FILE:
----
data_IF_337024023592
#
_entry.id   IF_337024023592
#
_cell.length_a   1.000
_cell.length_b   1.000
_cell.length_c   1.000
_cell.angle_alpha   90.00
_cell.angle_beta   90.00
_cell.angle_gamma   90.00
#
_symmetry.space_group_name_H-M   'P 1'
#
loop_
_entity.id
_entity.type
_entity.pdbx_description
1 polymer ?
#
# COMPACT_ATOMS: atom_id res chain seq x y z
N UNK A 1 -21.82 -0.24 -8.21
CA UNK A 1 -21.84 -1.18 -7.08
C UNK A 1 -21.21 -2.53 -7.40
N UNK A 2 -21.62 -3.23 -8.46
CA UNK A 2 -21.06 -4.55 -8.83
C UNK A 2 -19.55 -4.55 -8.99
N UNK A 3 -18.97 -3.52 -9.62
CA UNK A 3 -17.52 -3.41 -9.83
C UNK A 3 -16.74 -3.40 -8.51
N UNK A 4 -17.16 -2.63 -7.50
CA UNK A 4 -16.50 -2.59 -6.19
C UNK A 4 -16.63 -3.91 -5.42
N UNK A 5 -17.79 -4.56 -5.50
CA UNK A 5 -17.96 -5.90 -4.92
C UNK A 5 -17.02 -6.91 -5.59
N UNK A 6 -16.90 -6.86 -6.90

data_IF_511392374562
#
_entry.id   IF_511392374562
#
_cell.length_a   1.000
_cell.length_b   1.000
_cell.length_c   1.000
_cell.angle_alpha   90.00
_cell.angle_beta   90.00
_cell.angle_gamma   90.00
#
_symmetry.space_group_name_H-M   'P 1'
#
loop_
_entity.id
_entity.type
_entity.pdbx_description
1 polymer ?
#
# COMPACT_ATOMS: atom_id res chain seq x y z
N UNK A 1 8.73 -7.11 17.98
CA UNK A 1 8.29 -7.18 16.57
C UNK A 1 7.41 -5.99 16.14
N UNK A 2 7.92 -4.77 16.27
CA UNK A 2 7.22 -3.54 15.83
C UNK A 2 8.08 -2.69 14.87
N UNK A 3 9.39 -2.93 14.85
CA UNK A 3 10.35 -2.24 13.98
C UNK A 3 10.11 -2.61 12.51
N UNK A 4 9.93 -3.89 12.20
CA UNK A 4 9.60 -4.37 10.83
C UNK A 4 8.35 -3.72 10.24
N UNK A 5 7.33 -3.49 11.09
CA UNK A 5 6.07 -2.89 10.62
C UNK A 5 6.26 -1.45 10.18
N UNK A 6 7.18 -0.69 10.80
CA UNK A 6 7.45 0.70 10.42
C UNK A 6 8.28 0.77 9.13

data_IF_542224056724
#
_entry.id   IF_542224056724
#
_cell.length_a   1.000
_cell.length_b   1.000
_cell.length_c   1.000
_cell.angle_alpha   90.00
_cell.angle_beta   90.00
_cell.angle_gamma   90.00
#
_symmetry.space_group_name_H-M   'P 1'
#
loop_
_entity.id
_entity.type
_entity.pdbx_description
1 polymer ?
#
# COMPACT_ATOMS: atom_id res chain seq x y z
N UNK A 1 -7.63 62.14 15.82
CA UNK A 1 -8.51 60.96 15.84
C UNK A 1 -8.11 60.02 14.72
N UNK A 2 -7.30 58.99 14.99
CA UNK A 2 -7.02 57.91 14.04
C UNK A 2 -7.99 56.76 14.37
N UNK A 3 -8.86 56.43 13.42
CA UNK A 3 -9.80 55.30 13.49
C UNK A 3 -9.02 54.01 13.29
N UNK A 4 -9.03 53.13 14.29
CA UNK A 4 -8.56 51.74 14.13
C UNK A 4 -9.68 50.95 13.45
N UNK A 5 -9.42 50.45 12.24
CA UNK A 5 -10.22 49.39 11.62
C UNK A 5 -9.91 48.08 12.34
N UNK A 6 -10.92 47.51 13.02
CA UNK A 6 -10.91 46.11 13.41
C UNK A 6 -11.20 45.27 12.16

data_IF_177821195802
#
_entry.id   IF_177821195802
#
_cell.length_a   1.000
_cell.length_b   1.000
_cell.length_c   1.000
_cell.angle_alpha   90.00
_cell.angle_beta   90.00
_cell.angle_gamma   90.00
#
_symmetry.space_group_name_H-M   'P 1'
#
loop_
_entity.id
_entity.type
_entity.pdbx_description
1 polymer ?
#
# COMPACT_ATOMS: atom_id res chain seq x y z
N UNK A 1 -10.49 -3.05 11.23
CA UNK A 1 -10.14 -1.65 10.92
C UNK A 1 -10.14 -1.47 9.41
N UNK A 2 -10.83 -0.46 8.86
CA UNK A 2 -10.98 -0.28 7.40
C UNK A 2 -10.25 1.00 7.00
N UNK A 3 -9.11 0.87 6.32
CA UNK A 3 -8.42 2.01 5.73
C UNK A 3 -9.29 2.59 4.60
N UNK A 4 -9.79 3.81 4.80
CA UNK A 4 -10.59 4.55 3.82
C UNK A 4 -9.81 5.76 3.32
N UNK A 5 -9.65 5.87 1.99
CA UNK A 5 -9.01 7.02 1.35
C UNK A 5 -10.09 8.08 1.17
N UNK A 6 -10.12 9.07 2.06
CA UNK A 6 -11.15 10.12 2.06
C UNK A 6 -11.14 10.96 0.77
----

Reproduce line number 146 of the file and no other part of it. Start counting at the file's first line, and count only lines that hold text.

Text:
CA UNK A 5 -9.01 7.02 1.35